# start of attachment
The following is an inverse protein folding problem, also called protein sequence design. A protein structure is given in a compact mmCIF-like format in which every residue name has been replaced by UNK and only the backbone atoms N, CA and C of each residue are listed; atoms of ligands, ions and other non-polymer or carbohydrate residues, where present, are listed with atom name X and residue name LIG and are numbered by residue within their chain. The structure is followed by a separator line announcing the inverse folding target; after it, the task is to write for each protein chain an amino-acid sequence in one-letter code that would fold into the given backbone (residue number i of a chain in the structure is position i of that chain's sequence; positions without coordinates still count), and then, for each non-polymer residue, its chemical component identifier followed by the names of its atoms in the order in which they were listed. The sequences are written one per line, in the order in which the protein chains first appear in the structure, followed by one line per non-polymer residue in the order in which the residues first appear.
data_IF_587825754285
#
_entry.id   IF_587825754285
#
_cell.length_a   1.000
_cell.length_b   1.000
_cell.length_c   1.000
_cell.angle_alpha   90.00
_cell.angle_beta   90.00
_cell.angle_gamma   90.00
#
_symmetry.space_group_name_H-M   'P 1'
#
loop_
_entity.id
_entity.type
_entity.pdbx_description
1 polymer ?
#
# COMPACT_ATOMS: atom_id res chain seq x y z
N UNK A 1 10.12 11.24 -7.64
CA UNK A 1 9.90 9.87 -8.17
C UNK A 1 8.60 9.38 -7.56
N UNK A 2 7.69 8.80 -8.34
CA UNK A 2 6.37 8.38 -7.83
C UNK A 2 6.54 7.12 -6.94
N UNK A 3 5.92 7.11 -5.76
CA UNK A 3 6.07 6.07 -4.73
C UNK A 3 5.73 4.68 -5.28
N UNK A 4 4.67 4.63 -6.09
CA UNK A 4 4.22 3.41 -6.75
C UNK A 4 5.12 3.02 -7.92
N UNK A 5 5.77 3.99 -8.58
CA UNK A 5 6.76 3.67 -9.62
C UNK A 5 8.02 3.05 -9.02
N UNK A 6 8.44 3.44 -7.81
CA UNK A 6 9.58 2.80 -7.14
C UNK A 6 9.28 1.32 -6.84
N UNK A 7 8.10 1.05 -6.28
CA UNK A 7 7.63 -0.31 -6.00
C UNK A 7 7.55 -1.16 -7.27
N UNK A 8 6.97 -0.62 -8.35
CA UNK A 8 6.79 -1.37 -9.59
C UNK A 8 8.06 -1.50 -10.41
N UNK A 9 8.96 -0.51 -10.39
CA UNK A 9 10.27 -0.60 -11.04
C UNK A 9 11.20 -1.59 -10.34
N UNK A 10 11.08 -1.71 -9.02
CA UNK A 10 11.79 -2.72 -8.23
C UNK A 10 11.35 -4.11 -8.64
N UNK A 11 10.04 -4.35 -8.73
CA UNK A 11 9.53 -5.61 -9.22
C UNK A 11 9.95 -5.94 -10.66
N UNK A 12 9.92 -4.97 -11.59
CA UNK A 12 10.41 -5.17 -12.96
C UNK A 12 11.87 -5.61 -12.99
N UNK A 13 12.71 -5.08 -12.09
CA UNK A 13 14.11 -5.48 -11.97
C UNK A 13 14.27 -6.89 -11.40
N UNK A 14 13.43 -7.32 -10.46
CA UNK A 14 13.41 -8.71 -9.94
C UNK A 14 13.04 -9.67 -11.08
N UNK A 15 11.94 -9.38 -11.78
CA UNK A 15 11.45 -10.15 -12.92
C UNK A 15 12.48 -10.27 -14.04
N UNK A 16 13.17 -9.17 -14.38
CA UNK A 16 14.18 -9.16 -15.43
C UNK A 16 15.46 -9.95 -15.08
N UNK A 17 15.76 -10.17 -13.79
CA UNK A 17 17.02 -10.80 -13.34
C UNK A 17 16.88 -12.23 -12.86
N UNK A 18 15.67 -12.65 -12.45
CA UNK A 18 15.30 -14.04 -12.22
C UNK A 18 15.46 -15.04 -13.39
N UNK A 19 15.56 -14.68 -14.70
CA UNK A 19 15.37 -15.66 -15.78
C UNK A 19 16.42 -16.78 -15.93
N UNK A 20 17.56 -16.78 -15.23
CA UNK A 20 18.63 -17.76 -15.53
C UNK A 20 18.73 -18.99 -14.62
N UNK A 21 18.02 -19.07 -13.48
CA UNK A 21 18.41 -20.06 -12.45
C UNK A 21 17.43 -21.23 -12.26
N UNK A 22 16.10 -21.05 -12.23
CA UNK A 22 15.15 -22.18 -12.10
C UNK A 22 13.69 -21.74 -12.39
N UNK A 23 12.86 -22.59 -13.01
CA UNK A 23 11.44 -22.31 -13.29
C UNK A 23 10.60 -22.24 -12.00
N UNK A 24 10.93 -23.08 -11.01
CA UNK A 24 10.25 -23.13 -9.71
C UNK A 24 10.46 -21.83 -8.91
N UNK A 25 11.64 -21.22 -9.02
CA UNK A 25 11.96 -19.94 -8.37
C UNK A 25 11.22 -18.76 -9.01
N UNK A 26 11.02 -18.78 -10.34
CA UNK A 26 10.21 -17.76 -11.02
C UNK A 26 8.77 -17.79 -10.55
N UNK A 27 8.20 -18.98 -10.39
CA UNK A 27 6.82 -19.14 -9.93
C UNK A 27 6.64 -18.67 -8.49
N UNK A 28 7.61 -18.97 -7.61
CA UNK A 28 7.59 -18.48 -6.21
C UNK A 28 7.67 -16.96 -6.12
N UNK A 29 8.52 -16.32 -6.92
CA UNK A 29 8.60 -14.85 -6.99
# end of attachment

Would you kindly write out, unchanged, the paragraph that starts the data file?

The following is an inverse protein folding problem, also called protein sequence design. A protein structure is given in a compact mmCIF-like format in which every residue name has been replaced by UNK and only the backbone atoms N, CA and C of each residue are listed; atoms of ligands, ions and other non-polymer or carbohydrate residues, where present, are listed with atom name X and residue name LIG and are numbered by residue within their chain. The structure is followed by a separator line announcing the inverse folding target; after it, the task is to write for each protein chain an amino-acid sequence in one-letter code that would fold into the given backbone (residue number i of a chain in the structure is position i of that chain's sequence; positions without coordinates still count), and then, for each non-polymer residue, its chemical component identifier followed by the names of its atoms in the order in which they were listed. The sequences are written one per line, in the order in which the protein chains first appear in the structure, followed by one line per non-polymer residue in the order in which the residues first appear.